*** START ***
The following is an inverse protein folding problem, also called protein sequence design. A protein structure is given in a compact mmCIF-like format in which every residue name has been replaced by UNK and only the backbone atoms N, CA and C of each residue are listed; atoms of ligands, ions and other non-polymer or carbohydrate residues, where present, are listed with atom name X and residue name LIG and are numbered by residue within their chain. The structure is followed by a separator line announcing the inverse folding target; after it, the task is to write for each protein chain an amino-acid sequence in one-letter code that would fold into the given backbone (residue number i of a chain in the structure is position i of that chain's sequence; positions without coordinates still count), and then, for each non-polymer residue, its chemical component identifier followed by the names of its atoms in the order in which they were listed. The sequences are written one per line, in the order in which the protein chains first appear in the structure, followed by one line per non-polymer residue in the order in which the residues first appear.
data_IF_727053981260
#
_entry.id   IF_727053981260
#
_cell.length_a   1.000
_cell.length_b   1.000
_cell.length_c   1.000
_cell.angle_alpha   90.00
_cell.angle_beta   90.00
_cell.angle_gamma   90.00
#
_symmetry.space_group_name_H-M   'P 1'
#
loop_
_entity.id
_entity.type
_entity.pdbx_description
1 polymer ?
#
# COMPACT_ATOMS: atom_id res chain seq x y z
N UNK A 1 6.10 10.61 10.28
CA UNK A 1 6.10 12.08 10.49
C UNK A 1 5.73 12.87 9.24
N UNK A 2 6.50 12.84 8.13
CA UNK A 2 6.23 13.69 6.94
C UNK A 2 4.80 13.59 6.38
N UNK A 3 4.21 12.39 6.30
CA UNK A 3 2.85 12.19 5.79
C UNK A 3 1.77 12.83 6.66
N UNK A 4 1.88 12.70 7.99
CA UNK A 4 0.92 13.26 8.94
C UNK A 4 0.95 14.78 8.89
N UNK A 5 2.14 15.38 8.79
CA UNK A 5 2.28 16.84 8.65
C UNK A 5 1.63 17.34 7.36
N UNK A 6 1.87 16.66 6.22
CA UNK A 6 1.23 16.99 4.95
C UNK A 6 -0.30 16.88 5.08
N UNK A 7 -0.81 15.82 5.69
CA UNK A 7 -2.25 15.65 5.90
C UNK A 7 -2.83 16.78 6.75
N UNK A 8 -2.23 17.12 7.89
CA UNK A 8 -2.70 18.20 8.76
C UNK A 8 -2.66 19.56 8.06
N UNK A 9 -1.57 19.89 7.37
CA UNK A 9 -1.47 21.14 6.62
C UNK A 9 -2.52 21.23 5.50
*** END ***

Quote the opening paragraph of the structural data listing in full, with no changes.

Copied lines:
The following is an inverse protein folding problem, also called protein sequence design. A protein structure is given in a compact mmCIF-like format in which every residue name has been replaced by UNK and only the backbone atoms N, CA and C of each residue are listed; atoms of ligands, ions and other non-polymer or carbohydrate residues, where present, are listed with atom name X and residue name LIG and are numbered by residue within their chain. The structure is followed by a separator line announcing the inverse folding target; after it, the task is to write for each protein chain an amino-acid sequence in one-letter code that would fold into the given backbone (residue number i of a chain in the structure is position i of that chain's sequence; positions without coordinates still count), and then, for each non-polymer residue, its chemical component identifier followed by the names of its atoms in the order in which they were listed. The sequences are written one per line, in the order in which the protein chains first appear in the structure, followed by one line per non-polymer residue in the order in which the residues first appear.